The new habitat restoration site at St. John Point has now been planted with native trees and shrubs thanks to the hard work of community volunteers and students from the Mayne School. All the plants were grown from locally collected seeds and cuttings and grown in our native plant nursery over the past two years.
In total we planted 126 trees, primarily Douglas fir with small amounts of western red cedar, grand fir, big-leaf maple, and western hemlock. We planted 145 shrubs from eight different species including red-flowering currant, oceanspray, black hawthorn, snowberry, sword fern, dull Oregon grape, and straggly gooseberry. We also sowed some extra wildflower seeds we had, so keep an eye out for species such as seablush which should add a splash of pink to the site in May of 2023.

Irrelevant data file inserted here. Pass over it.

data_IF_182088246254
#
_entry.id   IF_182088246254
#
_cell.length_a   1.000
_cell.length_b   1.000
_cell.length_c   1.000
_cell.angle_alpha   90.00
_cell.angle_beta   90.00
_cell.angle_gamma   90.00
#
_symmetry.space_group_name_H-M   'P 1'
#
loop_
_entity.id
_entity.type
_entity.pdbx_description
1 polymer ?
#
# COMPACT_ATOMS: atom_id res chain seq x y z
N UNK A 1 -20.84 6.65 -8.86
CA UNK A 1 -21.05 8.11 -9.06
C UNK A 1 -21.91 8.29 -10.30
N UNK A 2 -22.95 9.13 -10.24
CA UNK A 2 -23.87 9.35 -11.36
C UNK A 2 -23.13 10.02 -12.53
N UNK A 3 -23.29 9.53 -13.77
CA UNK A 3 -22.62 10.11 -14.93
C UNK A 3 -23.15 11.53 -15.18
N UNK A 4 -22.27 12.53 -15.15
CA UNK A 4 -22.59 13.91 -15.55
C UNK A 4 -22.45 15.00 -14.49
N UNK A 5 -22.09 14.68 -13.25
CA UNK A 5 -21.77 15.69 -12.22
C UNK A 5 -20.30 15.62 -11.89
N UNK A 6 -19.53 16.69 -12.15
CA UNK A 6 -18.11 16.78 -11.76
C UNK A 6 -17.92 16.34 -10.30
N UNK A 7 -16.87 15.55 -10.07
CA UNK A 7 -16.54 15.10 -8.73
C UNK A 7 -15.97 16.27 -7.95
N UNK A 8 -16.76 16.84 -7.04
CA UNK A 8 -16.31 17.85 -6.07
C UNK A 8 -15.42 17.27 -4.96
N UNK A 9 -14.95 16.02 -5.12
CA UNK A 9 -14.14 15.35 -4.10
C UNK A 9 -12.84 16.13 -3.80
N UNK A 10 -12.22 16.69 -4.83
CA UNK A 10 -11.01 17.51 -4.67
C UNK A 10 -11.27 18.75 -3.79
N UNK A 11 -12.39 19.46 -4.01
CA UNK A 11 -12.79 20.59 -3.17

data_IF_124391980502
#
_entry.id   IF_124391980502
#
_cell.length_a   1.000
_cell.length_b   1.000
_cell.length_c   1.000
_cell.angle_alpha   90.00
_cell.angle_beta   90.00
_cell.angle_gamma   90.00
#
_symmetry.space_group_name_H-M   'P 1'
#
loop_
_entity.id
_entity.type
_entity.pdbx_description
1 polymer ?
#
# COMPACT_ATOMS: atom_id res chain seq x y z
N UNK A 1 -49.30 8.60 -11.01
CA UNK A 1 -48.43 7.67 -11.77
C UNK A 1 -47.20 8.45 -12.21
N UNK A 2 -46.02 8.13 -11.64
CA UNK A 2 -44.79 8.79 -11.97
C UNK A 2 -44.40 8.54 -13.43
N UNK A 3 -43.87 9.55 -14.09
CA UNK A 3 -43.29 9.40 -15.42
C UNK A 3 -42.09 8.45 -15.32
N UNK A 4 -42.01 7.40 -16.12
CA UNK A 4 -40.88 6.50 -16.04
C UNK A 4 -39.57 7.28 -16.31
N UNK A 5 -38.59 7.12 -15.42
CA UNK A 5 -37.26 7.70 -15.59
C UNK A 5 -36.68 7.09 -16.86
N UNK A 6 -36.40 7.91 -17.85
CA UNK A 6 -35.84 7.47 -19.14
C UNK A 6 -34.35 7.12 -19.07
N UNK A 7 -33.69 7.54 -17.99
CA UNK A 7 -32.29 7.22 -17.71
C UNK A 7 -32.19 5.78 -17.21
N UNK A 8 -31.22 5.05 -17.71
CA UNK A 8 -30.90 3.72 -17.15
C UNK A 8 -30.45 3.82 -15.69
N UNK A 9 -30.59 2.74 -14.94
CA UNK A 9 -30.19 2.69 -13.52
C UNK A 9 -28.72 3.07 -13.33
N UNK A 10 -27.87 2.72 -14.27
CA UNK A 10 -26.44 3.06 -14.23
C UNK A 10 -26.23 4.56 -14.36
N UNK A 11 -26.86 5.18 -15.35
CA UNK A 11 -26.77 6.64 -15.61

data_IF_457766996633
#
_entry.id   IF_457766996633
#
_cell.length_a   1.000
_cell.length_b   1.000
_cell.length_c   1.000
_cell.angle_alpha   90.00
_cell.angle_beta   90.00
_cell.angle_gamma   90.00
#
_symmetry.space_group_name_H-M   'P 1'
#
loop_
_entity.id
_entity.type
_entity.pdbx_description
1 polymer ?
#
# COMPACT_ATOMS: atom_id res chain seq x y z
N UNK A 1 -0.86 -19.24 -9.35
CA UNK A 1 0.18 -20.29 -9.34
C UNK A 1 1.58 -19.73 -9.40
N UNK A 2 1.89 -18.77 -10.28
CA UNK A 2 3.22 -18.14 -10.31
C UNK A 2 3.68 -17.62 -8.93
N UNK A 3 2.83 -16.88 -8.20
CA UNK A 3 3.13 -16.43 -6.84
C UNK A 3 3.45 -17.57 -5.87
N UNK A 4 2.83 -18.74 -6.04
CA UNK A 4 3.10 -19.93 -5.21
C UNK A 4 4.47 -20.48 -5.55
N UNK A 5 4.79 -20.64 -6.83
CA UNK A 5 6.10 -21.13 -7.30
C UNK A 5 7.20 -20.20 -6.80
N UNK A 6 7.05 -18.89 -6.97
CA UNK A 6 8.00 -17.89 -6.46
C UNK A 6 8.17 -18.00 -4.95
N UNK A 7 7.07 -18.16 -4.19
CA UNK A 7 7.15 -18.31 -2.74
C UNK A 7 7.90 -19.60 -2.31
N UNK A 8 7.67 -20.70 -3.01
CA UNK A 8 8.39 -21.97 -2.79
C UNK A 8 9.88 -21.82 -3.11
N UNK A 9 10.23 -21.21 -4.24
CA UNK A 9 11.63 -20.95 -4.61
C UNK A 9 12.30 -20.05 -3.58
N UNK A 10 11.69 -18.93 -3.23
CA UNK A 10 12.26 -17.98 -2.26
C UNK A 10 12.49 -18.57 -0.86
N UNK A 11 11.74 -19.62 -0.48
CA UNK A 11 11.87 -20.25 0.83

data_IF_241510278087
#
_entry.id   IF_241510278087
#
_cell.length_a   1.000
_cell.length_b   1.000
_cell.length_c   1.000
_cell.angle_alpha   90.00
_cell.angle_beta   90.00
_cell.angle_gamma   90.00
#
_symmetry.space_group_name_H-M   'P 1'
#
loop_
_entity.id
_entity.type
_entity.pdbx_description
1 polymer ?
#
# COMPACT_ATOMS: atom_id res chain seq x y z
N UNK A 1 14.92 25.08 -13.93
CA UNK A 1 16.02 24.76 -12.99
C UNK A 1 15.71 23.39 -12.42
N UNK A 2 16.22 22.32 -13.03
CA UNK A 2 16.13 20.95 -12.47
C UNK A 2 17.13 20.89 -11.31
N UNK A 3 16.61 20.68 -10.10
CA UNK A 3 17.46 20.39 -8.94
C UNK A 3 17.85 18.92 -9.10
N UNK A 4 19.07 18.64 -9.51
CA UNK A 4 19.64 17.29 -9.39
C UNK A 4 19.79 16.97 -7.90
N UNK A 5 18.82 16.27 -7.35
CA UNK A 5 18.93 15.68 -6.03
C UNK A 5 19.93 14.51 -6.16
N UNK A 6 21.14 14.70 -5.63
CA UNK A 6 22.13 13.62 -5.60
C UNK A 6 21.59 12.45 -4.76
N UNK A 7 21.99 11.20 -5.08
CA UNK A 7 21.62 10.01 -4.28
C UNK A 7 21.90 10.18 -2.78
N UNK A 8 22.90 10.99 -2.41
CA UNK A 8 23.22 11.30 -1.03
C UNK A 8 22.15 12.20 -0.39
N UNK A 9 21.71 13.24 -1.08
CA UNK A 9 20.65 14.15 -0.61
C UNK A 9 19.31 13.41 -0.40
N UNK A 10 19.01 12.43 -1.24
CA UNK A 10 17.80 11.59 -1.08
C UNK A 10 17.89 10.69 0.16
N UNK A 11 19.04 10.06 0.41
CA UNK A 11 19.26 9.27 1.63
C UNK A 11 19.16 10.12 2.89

The planting day with the students was rewarding and chaotic. Younger students were paired with older buddies and worked in teams of two to plant 100 trees and 43 shrubs. Hands got dirty, trees were named, shouts of excitement were heard, and hopefully some future land stewards were inspired. This site has the benefit of being easily accessible, so students can visit over time and watch the trees they planted grow, providing habitat for other wildlife.
This planting would not be possible without the hard work of our community volunteers and students at the Mayne School, so thank you to everyone who has helped and will help with this great project. Thank you also to our funding partners Habitat Conservation Trust Foundation, Victoria Foundation, BC Gaming, and TD Friends of the Environment Foundation for their contributions.